Back on the 10-12 September, the Italian society of ecology was meeting to discuss all about the natural capital value of terrestrial, freshwater, transition and marine habitats.
But what exactly is this natural capital ? I am sure that you somehow, sometime came across these words, they seem to be abused these days. But are we using this concept right? And, actually, is it a valuable concept at all ?
Let’s have a look at it
Natural capital is the world's stock of natural resources, which includes geology, soils, air, water and all living organisms. Some natural capital assets provide people with free goods and services, which can be considered as the 'flow' provided by natural capital.
Ecosystem services are the contributions that ecosystems make to human well-being, and can be categorised in: provisioning services (e.g. biomass, water, fibre); regulating and maintenance services (e.g. soil formation, pest and disease control); and cultural services (e.g. the physical, intellectual, spiritual and symbolic interactions with ecosystems, landscapes and seascapes)
Natural capital is an extension of the concept of economic ‘capital’. But here is where I would like to raise the first question : should we use an economic based idea for something that is not initially there with the intention of giving us the service ? Trees, microbes, reefs and all of the biodiversity around us is made of living things that are there because , like us, they have a right to it , and if we benefit from the fact that by respiring they make our atmosphere better then..all the better.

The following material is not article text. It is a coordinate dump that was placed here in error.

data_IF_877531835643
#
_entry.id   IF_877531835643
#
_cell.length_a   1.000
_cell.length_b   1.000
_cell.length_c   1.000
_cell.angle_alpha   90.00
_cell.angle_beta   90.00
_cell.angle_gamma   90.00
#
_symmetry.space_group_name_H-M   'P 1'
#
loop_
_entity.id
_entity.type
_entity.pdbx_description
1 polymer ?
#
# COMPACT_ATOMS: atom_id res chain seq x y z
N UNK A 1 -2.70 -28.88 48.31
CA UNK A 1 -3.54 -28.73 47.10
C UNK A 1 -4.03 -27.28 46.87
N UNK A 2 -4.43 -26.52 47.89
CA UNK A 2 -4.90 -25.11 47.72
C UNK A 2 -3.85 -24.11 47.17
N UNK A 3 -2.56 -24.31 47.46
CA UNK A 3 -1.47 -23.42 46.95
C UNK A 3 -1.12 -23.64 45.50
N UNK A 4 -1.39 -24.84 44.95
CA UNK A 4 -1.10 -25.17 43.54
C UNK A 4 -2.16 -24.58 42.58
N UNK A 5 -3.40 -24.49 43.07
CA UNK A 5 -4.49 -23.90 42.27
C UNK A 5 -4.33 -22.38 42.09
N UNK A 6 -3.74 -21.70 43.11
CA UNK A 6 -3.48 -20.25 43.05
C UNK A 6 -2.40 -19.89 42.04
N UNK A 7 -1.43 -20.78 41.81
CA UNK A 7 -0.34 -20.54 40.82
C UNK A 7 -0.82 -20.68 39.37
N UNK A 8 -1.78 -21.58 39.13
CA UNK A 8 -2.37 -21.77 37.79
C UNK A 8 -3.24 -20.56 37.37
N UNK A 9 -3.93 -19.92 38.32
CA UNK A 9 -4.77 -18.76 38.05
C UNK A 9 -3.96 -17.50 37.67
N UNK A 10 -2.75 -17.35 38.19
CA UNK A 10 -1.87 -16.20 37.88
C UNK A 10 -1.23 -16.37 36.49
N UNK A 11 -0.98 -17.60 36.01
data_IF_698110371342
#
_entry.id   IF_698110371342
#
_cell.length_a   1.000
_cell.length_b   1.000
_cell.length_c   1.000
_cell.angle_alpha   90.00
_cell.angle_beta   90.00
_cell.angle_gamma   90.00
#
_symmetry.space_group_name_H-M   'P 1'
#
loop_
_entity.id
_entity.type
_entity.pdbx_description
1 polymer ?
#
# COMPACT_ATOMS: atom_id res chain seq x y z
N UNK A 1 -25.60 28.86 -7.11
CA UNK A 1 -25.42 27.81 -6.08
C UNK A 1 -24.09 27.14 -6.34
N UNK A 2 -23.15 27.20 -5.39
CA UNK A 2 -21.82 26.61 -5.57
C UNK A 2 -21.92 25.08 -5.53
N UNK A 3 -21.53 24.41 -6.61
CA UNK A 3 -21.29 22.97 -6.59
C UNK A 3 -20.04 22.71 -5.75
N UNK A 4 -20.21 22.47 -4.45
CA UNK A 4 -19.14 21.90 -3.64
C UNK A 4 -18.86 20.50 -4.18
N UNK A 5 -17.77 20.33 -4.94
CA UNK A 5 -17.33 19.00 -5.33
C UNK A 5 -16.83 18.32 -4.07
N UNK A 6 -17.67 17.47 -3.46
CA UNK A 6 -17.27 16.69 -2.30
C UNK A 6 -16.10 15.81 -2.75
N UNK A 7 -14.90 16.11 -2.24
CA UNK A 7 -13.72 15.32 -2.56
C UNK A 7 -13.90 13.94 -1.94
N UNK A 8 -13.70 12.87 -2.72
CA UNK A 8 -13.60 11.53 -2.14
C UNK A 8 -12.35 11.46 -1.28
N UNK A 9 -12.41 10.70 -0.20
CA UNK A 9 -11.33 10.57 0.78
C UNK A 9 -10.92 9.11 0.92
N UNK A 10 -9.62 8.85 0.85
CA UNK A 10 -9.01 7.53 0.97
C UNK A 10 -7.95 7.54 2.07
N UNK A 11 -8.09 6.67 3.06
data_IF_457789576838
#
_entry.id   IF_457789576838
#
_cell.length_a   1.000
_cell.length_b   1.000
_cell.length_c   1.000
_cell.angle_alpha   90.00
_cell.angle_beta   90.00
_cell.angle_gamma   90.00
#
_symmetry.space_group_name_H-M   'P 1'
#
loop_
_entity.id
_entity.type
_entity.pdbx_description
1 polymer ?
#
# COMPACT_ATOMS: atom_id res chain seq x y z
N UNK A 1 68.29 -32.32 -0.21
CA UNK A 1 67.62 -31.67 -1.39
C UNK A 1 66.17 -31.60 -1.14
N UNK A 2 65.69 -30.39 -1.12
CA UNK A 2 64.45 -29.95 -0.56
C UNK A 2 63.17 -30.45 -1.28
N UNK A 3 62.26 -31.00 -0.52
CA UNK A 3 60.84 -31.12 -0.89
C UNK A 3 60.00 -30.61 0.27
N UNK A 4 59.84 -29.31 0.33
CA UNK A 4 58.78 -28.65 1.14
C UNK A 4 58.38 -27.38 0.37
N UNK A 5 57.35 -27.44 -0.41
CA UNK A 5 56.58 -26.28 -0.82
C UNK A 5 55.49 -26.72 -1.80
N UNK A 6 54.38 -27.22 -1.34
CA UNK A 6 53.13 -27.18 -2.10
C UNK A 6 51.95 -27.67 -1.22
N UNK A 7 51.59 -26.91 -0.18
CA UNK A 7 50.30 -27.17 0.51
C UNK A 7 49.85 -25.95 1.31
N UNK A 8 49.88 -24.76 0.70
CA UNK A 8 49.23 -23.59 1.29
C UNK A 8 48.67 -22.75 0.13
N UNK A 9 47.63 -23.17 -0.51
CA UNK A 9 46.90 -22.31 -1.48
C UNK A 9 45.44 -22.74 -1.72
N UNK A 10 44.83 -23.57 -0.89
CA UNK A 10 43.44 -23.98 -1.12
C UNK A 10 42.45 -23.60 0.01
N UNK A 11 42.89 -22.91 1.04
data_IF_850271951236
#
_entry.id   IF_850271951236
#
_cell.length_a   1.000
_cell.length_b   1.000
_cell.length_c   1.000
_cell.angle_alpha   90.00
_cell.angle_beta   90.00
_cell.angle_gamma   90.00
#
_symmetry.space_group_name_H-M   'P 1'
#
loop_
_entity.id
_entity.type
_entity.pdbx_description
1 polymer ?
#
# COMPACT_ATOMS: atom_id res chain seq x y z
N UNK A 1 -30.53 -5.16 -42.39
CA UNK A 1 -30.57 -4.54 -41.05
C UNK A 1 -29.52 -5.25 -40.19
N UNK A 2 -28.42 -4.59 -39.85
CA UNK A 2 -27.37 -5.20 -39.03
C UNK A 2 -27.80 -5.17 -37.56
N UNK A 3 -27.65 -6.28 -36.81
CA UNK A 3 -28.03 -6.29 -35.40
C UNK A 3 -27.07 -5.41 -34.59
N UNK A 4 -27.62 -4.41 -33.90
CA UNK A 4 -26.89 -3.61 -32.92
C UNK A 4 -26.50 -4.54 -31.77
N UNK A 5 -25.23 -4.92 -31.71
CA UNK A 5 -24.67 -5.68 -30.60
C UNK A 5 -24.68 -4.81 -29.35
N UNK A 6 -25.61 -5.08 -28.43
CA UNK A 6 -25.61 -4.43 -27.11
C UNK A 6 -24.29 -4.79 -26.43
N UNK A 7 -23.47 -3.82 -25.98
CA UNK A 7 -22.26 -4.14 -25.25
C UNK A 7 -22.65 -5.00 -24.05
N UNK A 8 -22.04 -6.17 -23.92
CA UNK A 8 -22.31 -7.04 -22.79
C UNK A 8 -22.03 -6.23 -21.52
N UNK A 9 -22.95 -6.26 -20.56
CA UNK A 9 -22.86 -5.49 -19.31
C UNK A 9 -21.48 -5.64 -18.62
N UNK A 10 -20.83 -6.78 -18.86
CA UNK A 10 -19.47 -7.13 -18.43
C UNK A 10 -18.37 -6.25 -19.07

But it should not be the only reason we see it fit to have them there! (or so, I think..). The whole idea of maximising and protecting natural capital may make us fall in the trap of being as extractivist as the type of economy that we are trying to shift.
However , the discussion for other side of the coin (so, pro natural capital concept), is also a valid one. If our economy and thus politic is only based on money (still), then we might want to find ways to incentivate the protection of nature by talking in the same language. And if the language that is going to be understood is made up of these symbols ‘£$€’ then so be it... let’s put a price on nature.
Now, let’s look at it from the scientist perception. How do we put a price on nature? Usually this is done mostly by quantifying how much we would spend otherwise for the same service if not provided by nature. The challenge really lies on how to set the right price, especially for less quantifiable ones, like the cultural aspects. What if something provides a service just to a part of the population? (Maybe women or children)?i think this is still a big challenge as big damages can occur if something is not quantified well, especially if it is under-valued.. A good way to go would be to collaborate and be as interdisciplinary as possible, gaining knowledge and gaining accuracy of results...
What do you think? Is it right to put a price on nature ?
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